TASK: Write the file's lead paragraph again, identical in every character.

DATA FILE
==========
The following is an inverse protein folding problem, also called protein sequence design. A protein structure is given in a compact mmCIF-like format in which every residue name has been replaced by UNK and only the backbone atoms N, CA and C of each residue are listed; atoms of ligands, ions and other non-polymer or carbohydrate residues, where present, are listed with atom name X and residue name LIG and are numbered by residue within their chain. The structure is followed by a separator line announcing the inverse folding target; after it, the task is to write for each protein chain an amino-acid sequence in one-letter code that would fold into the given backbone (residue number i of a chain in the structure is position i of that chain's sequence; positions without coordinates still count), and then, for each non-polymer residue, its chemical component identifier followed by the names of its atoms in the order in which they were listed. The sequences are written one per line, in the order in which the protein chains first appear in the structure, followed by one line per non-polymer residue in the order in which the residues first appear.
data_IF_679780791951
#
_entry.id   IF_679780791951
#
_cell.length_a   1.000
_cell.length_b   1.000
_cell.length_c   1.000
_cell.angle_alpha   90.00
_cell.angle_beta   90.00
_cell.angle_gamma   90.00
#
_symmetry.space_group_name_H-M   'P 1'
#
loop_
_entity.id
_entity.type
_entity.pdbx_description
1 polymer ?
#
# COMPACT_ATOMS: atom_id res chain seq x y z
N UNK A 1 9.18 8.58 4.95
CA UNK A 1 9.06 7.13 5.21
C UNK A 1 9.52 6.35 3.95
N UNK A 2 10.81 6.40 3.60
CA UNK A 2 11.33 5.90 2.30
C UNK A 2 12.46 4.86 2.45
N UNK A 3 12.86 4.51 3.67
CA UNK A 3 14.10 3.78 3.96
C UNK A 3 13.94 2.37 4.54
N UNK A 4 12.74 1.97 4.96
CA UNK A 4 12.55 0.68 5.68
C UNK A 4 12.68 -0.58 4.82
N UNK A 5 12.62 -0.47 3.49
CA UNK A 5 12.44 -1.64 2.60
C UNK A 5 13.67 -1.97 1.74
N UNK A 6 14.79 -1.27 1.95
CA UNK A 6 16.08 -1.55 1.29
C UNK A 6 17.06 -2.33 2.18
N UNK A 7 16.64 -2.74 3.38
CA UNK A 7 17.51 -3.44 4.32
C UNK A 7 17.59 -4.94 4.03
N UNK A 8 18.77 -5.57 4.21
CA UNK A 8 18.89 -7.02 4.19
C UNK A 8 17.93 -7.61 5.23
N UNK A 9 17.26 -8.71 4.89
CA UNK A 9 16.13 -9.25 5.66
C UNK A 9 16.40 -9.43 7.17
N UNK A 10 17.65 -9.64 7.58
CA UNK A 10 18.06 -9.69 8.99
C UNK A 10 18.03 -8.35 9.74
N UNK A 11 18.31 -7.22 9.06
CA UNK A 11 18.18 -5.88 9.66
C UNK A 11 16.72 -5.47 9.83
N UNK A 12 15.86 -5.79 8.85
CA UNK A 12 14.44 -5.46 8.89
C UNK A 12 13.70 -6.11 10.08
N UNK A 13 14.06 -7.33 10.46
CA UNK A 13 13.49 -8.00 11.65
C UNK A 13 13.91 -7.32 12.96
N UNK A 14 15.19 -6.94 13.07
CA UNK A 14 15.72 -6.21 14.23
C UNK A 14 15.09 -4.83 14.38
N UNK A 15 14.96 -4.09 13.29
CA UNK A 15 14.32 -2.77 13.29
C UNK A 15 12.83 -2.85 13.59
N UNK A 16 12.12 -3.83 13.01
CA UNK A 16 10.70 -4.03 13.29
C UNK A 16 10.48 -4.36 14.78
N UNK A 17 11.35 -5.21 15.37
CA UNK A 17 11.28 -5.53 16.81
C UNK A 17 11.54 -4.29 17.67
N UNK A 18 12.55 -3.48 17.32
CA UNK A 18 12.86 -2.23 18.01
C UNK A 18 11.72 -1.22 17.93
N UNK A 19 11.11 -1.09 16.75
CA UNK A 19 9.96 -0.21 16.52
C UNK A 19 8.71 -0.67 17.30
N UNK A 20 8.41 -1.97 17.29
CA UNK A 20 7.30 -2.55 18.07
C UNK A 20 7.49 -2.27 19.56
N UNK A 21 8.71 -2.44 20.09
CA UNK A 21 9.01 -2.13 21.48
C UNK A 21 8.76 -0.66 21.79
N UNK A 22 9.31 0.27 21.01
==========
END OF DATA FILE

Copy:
The following is an inverse protein folding problem, also called protein sequence design. A protein structure is given in a compact mmCIF-like format in which every residue name has been replaced by UNK and only the backbone atoms N, CA and C of each residue are listed; atoms of ligands, ions and other non-polymer or carbohydrate residues, where present, are listed with atom name X and residue name LIG and are numbered by residue within their chain. The structure is followed by a separator line announcing the inverse folding target; after it, the task is to write for each protein chain an amino-acid sequence in one-letter code that would fold into the given backbone (residue number i of a chain in the structure is position i of that chain's sequence; positions without coordinates still count), and then, for each non-polymer residue, its chemical component identifier followed by the names of its atoms in the order in which they were listed. The sequences are written one per line, in the order in which the protein chains first appear in the structure, followed by one line per non-polymer residue in the order in which the residues first appear.